Homeward Bound: the History, Impact and Future of Proposition HHH and Measure H
March 7, 2018
Every night, nearly 60,000 men, women and children in Los Angeles County go to sleep homeless. Over the course of a year, that number climbs to more than 150,000, enough to fill the Rose Bowl, the Staples Center, the Forum and the Hollywood Bowl. Exactly one year ago today, Angelenos came together to say “enough” and bring their neighbors home.
On March 7, 2017, L.A. County residents voted overwhelmingly to pass Measure H, which dedicated more than $350 million for programs and services to prevent and fight homelessness in Los Angeles County. In conjunction with the City of Los Angeles’ Proposition HHH, which provides $1.2 billion to build 10,000 units of affordable and supportive housing units for the chronically homeless, it represents the largest investment in ending homelessness in the history of L.A.
How did we arrive at this moment? How were Angelenos from every neighborhood and segment of society brought together in support of these initiatives? What lessons can we take from this process as we attempt to address the broader housing crisis facing Los Angeles?
Today, we’re looking back at how we got here, what has been achieved and what is still left to do. First and foremost, we achieved this together. It took a cross-sector partnership of local funders, nonprofits, businesses, community leaders and the City and County of Los Angeles, all working together toward a common goal.
“It was inspiring,” said Tommy Newman, director of public affairs at the United Way of Greater Los Angeles and special consultant to the H/HHH campaigns. “Government, business and labor, philanthropy, homeless service providers, neighborhood councils and developers all saw this as a priority.”
Each member of the coalition brought their own skills, resources and networks to the campaign. Thousands of volunteers knocked on doors, attended community meetings and raised awareness. The campaign sent out 100,000 hand-written postcards to voters across Los Angeles.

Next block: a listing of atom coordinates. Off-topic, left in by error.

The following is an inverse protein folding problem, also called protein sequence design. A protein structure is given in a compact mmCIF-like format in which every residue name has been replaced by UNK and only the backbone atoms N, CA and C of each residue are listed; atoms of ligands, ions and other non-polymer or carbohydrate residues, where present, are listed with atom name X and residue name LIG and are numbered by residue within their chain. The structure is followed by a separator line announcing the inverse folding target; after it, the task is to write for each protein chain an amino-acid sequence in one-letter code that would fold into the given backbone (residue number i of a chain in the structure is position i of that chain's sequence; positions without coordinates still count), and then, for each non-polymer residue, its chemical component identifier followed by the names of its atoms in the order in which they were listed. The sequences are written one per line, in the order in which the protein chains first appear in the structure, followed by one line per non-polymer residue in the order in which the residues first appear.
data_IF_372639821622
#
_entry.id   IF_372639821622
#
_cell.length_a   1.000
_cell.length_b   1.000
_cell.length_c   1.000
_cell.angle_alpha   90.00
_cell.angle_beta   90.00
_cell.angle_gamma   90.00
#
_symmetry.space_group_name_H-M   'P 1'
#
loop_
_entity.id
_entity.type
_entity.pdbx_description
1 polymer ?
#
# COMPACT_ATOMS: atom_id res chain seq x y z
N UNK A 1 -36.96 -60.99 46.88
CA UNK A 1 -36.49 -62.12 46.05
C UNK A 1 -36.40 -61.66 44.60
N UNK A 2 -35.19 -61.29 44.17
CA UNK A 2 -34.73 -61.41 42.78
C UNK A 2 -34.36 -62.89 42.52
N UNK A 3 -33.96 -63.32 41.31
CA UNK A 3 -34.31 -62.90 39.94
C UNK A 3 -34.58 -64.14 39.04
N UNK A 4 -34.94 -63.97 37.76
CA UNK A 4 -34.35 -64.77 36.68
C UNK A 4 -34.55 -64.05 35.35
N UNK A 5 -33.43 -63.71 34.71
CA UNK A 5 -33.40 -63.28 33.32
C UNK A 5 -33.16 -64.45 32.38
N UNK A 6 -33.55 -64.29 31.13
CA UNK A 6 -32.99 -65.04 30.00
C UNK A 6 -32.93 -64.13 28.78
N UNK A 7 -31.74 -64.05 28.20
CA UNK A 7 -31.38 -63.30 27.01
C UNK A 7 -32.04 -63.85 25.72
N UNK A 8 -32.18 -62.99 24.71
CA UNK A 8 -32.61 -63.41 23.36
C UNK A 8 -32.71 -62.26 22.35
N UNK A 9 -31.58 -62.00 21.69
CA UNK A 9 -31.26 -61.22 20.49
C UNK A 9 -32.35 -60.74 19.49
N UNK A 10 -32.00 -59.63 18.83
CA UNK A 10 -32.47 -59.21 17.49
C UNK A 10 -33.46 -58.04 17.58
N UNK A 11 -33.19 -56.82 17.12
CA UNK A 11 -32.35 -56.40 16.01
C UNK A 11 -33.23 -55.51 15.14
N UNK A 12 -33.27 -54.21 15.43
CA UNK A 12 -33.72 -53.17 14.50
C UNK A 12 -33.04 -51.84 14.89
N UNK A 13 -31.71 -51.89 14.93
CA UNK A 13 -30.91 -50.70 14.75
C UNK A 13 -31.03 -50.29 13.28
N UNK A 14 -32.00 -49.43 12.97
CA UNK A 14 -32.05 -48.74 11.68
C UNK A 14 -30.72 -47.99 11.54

The response was incredible. People in every part of Los Angeles felt a personal connection to this crisis. They understood that everyone benefits when homeless Angelenos get the shelter and services they need to thrive. As a result, both measures passed with more than two thirds of the vote.
“We’re fortunate that Angelenos have been so passionate and generous in responding to the crisis,” said Miguel Santana, who served as city administrative officer for the City of Los Angeles during the campaigns. “It’s really now on us to make sure it actually happens.”
In the first year, seven projects began development with HHH funds, totaling 615 units, and today there are more than 1,400 in the HHH pipeline. Thanks to Measure H funding, thousands of chronically homeless Angelenos were placed in supportive housing and provided with case management, physical and mental health care, employment assistance and other services proven to be effective in helping residents to thrive. Thousands of at-risk residents took part in rental assistance and other programs to help keep them from every becoming homeless in the first place.
And in December, the City of Los Angeles adopted the Affordable Housing Linkage Fee, which will raise more than $100 million annually to double the city’s affordable housing production.
But while the impact in the first year of both measures has been impressive, many challenges still stand in the way. The permitting process for constructing new affordable housing is complex, expensive and time consuming. Recent changes show a willingness to streamline it and there have been innovative partnerships to provide organizations with the capital they need to navigate the process. But there is still much work to be done.
Having the resources to build new units is one thing, but if neighborhood residents block construction, then construction can’t begin. Overcoming these fears and objections requires both sides to engage in honest dialogue, addressing local concerns while acknowledging that we all have a role to play in the drive to end homelessness.
Most importantly, we must remember that our homelessness crisis is a symptom of our housing crisis. As rents spiral upward and wages stagnate, more and more Angelenos face the prospect of losing their homes. Any lasting solution to this issue involves taking on this crisis head-on, expanding the production of affordable housing, preserving existing units and increasing economic opportunity and support to ensure that all Angelenos have a place to call home.
The commitment represented by H/HHH is a tribute to the passion and compassion of Los Angeles residents. It shows a unity and a willingness to sacrifice to build a better future for all Angelenos. Today, we take a moment to celebrate that spirit, and renew our determination to ending homelessness in L.A.
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